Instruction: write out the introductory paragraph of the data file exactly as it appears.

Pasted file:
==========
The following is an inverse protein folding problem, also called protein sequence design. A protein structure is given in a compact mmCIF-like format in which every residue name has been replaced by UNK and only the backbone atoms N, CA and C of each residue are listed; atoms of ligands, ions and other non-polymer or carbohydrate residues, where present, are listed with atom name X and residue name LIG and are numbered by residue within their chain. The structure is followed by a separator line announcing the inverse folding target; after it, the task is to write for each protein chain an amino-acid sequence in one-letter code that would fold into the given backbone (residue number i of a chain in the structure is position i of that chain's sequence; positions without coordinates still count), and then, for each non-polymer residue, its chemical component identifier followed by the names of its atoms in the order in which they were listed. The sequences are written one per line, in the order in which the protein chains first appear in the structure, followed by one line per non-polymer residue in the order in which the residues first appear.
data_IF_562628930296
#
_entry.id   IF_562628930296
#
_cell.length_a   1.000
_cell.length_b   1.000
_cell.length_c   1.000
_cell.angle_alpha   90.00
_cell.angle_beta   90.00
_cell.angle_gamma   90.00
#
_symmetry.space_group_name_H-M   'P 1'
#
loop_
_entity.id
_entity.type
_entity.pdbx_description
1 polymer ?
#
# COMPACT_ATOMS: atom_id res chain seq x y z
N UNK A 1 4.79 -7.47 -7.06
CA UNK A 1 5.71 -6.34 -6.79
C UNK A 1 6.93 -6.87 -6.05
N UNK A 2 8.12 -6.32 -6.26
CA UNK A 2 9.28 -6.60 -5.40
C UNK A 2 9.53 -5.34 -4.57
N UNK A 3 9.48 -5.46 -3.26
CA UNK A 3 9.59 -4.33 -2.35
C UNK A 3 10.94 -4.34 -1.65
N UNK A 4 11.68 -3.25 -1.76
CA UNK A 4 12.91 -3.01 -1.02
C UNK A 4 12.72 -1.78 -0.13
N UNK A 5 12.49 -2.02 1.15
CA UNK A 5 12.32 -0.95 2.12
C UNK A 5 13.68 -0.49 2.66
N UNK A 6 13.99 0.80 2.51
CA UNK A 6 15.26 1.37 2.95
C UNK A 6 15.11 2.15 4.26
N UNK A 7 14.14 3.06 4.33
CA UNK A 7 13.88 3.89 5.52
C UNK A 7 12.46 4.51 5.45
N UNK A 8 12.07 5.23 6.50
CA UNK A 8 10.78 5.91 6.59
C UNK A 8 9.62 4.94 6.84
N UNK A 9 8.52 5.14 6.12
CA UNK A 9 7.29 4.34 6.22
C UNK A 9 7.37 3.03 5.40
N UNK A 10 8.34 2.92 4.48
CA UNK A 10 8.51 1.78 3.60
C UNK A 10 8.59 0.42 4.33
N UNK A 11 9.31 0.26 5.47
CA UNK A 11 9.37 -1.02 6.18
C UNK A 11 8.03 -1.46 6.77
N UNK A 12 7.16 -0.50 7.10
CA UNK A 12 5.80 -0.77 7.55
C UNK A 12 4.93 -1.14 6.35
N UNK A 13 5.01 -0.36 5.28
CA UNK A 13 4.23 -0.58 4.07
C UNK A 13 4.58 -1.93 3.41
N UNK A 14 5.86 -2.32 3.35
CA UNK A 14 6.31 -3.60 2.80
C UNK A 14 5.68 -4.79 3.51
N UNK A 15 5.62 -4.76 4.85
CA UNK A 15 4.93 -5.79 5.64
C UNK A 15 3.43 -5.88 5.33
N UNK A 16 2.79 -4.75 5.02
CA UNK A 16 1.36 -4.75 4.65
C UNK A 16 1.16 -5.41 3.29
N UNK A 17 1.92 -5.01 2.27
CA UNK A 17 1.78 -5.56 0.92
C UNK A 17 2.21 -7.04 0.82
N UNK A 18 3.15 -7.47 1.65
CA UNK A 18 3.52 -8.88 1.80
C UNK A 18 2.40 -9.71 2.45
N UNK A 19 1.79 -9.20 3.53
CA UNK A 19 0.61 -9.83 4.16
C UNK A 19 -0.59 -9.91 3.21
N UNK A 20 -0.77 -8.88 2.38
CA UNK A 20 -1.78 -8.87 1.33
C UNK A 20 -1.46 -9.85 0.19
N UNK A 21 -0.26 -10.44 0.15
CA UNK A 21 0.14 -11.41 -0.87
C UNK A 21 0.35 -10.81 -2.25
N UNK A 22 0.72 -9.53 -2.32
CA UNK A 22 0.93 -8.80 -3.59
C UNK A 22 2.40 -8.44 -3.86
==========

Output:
The following is an inverse protein folding problem, also called protein sequence design. A protein structure is given in a compact mmCIF-like format in which every residue name has been replaced by UNK and only the backbone atoms N, CA and C of each residue are listed; atoms of ligands, ions and other non-polymer or carbohydrate residues, where present, are listed with atom name X and residue name LIG and are numbered by residue within their chain. The structure is followed by a separator line announcing the inverse folding target; after it, the task is to write for each protein chain an amino-acid sequence in one-letter code that would fold into the given backbone (residue number i of a chain in the structure is position i of that chain's sequence; positions without coordinates still count), and then, for each non-polymer residue, its chemical component identifier followed by the names of its atoms in the order in which they were listed. The sequences are written one per line, in the order in which the protein chains first appear in the structure, followed by one line per non-polymer residue in the order in which the residues first appear.